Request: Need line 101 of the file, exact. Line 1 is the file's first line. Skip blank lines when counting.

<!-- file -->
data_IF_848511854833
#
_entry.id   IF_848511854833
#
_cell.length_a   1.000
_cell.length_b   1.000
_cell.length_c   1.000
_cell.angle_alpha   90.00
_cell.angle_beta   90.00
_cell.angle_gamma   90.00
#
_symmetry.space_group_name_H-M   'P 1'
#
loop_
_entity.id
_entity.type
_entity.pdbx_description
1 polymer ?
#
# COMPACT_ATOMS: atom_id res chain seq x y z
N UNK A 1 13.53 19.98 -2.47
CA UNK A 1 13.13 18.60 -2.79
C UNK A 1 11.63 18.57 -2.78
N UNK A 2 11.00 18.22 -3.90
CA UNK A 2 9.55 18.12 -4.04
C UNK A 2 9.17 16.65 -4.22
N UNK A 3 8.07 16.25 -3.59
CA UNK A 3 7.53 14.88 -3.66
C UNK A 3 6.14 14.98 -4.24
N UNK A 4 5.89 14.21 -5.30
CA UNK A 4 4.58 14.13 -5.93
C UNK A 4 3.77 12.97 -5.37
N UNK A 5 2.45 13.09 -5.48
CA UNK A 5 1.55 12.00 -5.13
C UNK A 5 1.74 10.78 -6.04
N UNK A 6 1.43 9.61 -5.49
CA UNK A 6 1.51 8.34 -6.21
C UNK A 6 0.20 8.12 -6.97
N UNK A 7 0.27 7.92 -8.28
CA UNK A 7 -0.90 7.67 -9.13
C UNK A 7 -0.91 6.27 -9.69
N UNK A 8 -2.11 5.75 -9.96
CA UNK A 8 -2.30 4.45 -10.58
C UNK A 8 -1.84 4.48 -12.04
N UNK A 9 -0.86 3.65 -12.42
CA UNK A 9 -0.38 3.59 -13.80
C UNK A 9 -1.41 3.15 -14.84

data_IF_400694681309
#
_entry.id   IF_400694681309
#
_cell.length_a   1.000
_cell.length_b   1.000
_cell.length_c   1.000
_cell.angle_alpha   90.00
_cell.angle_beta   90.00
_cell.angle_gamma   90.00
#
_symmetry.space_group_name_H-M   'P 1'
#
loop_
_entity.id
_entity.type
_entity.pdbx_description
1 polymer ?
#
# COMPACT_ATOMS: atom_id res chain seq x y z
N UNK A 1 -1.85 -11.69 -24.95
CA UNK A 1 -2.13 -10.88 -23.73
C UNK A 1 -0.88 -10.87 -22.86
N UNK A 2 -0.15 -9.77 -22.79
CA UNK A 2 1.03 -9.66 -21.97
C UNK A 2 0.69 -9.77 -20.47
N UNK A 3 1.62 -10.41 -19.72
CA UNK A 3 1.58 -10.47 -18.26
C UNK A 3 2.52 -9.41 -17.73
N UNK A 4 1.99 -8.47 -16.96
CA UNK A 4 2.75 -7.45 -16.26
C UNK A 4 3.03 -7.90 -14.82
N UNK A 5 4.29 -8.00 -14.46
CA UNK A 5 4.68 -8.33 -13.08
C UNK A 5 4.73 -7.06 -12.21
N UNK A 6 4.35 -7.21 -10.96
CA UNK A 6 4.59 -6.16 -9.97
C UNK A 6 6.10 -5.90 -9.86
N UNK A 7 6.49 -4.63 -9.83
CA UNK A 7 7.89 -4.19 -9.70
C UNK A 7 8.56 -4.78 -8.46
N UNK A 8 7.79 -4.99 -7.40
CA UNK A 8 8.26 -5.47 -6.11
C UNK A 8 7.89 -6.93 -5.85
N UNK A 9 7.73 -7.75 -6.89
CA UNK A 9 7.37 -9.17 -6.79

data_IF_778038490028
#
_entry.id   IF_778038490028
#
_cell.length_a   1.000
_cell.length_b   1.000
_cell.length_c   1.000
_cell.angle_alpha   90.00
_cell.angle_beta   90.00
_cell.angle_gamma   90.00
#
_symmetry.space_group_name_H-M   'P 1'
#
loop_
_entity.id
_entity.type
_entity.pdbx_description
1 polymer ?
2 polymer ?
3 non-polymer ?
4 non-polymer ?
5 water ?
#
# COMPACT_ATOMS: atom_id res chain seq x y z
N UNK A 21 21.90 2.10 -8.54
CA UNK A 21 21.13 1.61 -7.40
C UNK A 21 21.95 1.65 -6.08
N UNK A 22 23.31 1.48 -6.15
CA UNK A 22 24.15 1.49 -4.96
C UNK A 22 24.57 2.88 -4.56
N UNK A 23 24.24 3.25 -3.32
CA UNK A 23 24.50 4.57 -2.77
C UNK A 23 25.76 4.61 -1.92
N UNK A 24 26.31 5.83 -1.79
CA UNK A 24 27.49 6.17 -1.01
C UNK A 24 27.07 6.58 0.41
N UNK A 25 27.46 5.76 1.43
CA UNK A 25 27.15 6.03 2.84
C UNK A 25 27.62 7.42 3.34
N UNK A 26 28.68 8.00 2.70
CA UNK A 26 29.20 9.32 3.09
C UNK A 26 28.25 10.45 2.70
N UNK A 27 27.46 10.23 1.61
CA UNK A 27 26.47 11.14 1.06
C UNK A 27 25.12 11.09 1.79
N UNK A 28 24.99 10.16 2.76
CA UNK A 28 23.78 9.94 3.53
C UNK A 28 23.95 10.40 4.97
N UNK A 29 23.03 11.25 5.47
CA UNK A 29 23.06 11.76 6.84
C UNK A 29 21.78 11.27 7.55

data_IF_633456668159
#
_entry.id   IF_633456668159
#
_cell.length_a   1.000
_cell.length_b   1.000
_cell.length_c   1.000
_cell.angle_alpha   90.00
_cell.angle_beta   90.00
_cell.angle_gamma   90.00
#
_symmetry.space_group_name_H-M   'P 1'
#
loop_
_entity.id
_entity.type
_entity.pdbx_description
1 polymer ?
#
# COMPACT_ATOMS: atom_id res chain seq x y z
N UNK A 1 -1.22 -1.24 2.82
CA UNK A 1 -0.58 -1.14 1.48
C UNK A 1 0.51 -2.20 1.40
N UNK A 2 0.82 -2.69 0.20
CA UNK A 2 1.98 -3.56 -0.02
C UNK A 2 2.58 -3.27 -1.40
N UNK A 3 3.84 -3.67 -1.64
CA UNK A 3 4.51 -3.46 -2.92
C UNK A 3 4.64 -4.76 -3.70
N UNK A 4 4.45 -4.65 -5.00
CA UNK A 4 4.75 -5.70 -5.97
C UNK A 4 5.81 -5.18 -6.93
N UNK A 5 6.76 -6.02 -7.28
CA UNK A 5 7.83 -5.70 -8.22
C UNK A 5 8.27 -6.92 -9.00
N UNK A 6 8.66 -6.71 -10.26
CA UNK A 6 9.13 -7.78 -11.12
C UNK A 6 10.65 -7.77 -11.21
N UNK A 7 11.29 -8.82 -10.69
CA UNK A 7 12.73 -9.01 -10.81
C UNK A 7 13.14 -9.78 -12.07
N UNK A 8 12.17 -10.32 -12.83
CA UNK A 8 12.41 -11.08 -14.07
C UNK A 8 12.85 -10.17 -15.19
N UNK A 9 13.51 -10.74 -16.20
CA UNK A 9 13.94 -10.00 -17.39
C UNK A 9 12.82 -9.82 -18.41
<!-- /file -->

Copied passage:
_cell.angle_alpha   90.00